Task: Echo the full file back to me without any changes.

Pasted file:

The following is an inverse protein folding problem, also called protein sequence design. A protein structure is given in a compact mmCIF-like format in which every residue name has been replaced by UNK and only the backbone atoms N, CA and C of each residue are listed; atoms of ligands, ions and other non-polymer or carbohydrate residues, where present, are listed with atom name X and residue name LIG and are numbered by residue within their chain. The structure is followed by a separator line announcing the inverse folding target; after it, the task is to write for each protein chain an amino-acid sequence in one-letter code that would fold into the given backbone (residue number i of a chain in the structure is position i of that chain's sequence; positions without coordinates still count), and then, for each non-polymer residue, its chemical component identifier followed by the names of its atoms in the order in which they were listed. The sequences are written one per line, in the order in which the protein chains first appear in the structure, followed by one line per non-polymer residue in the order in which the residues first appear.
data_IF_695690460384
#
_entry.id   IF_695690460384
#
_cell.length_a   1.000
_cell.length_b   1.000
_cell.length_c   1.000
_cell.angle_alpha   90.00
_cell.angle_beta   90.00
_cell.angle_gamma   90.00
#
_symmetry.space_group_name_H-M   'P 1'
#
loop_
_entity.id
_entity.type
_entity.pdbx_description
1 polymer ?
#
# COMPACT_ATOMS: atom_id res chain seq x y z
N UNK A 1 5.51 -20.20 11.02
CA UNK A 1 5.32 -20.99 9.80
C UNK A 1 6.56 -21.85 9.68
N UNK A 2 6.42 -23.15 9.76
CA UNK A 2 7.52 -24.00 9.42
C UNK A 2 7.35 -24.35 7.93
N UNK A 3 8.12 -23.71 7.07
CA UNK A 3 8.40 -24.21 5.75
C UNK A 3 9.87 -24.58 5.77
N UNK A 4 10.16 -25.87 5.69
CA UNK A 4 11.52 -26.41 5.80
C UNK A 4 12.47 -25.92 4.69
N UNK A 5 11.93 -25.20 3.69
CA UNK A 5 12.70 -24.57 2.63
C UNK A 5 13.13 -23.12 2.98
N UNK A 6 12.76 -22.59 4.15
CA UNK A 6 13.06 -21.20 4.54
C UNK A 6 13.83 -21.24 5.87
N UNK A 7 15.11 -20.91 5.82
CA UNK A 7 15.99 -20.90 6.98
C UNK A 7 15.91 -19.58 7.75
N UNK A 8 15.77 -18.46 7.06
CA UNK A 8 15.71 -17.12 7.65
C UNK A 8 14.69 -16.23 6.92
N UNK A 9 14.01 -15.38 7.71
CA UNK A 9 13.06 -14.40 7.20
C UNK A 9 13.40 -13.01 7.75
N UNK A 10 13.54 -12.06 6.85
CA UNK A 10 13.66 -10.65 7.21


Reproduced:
The following is an inverse protein folding problem, also called protein sequence design. A protein structure is given in a compact mmCIF-like format in which every residue name has been replaced by UNK and only the backbone atoms N, CA and C of each residue are listed; atoms of ligands, ions and other non-polymer or carbohydrate residues, where present, are listed with atom name X and residue name LIG and are numbered by residue within their chain. The structure is followed by a separator line announcing the inverse folding target; after it, the task is to write for each protein chain an amino-acid sequence in one-letter code that would fold into the given backbone (residue number i of a chain in the structure is position i of that chain's sequence; positions without coordinates still count), and then, for each non-polymer residue, its chemical component identifier followed by the names of its atoms in the order in which they were listed. The sequences are written one per line, in the order in which the protein chains first appear in the structure, followed by one line per non-polymer residue in the order in which the residues first appear.
data_IF_695690460384
#
_entry.id   IF_695690460384
#
_cell.length_a   1.000
_cell.length_b   1.000
_cell.length_c   1.000
_cell.angle_alpha   90.00
_cell.angle_beta   90.00
_cell.angle_gamma   90.00
#
_symmetry.space_group_name_H-M   'P 1'
#
loop_
_entity.id
_entity.type
_entity.pdbx_description
1 polymer ?
#
# COMPACT_ATOMS: atom_id res chain seq x y z
N UNK A 1 5.51 -20.20 11.02
CA UNK A 1 5.32 -20.99 9.80
C UNK A 1 6.56 -21.85 9.68
N UNK A 2 6.42 -23.15 9.76
CA UNK A 2 7.52 -24.00 9.42
C UNK A 2 7.35 -24.35 7.93
N UNK A 3 8.12 -23.71 7.07
CA UNK A 3 8.40 -24.21 5.75
C UNK A 3 9.87 -24.58 5.77
N UNK A 4 10.16 -25.87 5.69
CA UNK A 4 11.52 -26.41 5.80
C UNK A 4 12.47 -25.92 4.69
N UNK A 5 11.93 -25.20 3.69
CA UNK A 5 12.70 -24.57 2.63
C UNK A 5 13.13 -23.12 2.98
N UNK A 6 12.76 -22.59 4.15
CA UNK A 6 13.06 -21.20 4.54
C UNK A 6 13.83 -21.24 5.87
N UNK A 7 15.11 -20.91 5.82
CA UNK A 7 15.99 -20.90 6.98
C UNK A 7 15.91 -19.58 7.75
N UNK A 8 15.77 -18.46 7.06
CA UNK A 8 15.71 -17.12 7.65
C UNK A 8 14.69 -16.23 6.92
N UNK A 9 14.01 -15.38 7.71
CA UNK A 9 13.06 -14.40 7.20
C UNK A 9 13.40 -13.01 7.75
N UNK A 10 13.54 -12.06 6.85
CA UNK A 10 13.66 -10.65 7.21